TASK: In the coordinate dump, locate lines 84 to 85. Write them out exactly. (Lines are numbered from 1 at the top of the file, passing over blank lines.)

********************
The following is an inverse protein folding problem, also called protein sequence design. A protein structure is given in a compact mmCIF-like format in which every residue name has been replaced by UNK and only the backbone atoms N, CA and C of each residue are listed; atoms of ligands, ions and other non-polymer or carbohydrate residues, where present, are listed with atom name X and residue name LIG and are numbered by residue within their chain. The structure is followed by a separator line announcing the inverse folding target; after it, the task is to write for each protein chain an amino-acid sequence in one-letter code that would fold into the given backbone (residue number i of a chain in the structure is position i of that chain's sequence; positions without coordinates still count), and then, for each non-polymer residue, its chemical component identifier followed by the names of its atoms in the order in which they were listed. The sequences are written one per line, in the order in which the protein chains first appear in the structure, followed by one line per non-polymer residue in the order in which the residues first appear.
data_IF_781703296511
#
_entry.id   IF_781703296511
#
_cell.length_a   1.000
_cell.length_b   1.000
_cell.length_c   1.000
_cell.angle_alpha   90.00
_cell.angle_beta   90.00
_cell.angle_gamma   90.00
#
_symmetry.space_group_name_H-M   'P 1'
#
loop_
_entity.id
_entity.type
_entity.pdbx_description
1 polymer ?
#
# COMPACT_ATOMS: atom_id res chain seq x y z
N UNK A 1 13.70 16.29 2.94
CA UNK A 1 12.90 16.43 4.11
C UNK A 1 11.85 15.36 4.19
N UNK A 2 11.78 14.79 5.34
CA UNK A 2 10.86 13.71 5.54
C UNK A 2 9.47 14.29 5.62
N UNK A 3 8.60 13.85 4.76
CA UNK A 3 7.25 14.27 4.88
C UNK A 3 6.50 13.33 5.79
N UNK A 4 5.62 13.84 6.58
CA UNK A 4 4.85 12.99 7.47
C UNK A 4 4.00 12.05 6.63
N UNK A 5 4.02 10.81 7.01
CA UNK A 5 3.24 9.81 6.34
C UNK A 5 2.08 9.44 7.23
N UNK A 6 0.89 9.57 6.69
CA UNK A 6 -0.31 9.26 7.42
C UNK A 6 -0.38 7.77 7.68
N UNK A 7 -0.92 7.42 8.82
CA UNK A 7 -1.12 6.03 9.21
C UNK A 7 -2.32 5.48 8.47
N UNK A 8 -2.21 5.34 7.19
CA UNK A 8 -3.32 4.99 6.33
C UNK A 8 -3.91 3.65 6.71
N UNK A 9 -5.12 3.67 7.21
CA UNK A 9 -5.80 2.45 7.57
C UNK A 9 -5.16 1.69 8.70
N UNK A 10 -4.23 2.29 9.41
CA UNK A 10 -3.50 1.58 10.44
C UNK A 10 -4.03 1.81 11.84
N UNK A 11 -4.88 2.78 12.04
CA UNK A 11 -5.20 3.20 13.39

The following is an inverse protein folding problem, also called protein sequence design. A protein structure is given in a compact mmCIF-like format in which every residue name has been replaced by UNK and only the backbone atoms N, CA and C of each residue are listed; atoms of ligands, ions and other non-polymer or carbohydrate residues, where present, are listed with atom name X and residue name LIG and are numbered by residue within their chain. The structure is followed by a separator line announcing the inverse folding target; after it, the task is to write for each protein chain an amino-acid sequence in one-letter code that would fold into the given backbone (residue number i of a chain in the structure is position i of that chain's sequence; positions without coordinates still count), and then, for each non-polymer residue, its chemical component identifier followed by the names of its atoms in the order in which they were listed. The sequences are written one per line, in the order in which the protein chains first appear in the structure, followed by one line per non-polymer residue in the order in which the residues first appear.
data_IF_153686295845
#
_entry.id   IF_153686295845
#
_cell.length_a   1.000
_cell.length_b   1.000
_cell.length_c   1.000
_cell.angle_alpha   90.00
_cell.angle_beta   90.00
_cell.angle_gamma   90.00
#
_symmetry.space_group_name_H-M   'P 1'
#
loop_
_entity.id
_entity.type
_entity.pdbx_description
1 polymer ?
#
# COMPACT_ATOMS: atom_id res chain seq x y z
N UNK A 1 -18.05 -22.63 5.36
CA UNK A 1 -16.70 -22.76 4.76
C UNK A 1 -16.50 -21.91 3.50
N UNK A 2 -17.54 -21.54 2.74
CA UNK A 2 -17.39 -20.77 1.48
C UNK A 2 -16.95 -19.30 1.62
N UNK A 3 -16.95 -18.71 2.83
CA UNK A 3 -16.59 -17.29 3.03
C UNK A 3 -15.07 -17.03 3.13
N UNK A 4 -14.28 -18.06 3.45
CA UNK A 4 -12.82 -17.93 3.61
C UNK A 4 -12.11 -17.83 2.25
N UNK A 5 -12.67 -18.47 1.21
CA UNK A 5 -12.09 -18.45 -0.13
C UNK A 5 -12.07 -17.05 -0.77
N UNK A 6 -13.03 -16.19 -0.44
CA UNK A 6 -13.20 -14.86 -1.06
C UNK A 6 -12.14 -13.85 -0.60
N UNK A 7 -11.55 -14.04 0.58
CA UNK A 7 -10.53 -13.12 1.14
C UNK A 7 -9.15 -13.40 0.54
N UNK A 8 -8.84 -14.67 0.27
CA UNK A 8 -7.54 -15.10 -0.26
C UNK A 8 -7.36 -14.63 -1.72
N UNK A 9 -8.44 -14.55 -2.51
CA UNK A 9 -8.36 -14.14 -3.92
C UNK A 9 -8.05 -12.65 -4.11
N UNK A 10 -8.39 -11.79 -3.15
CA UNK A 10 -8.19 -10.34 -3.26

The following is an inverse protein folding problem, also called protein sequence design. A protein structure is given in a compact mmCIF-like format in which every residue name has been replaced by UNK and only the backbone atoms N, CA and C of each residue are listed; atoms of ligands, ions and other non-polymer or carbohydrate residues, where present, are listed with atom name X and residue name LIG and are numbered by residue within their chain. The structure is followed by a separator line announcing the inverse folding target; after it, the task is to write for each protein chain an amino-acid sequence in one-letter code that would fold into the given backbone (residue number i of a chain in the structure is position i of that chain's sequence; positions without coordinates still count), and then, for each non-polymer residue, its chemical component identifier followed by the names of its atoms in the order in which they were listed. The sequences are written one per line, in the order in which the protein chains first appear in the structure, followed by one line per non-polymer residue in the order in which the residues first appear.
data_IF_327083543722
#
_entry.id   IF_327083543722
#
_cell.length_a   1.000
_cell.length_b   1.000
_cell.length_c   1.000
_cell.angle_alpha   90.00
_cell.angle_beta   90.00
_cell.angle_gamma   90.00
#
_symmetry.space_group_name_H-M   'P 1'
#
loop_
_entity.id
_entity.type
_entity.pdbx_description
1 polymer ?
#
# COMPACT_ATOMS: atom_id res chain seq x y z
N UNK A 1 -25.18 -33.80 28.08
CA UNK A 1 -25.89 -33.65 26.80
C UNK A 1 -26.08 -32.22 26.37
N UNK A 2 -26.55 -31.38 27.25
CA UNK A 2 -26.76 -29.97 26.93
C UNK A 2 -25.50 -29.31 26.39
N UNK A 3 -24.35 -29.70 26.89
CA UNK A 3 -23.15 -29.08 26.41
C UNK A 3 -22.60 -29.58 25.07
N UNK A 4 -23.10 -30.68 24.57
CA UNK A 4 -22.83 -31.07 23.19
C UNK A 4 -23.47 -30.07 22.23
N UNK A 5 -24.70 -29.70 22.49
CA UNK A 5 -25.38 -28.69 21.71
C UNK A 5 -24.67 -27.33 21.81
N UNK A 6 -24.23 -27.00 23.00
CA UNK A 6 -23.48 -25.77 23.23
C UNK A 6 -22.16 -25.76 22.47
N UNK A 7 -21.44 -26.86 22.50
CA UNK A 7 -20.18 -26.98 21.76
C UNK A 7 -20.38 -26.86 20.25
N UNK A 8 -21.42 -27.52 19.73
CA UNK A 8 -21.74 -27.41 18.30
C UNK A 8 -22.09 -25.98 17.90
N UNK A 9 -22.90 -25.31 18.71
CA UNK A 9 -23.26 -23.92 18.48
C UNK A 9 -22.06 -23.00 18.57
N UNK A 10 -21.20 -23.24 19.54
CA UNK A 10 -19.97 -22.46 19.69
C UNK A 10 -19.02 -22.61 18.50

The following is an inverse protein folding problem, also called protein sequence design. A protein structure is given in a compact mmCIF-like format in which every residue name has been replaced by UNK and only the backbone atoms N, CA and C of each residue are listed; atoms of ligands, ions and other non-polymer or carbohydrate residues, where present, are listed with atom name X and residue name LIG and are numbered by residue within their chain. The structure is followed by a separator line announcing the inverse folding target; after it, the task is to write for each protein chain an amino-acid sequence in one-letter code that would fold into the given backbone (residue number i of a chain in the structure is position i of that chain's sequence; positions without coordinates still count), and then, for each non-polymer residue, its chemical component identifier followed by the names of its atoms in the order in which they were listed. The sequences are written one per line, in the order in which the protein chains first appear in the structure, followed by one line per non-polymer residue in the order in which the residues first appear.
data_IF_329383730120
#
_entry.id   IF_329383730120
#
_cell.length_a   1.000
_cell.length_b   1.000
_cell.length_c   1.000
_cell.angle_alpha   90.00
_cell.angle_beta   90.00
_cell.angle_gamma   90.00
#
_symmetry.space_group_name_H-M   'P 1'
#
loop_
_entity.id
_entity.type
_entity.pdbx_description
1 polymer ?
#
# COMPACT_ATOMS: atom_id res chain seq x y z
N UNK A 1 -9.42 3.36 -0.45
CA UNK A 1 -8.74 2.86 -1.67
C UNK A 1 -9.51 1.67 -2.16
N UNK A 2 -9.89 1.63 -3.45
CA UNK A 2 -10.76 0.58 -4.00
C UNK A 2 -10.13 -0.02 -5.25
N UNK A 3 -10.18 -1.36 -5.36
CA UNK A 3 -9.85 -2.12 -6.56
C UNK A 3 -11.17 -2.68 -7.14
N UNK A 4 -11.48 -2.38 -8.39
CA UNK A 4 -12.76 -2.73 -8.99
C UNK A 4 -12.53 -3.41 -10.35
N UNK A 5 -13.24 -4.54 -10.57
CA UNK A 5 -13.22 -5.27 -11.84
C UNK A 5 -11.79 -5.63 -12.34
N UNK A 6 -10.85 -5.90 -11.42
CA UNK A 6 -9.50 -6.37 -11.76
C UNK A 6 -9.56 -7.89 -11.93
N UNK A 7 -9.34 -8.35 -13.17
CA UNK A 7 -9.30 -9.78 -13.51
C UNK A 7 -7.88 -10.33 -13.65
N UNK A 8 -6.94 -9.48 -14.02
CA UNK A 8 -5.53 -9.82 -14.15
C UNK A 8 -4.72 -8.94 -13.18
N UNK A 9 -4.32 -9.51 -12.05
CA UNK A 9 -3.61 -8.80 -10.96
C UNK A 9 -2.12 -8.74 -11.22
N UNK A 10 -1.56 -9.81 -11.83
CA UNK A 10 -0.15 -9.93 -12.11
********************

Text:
N UNK A 4 -14.28 -18.06 3.45
CA UNK A 4 -12.82 -17.93 3.61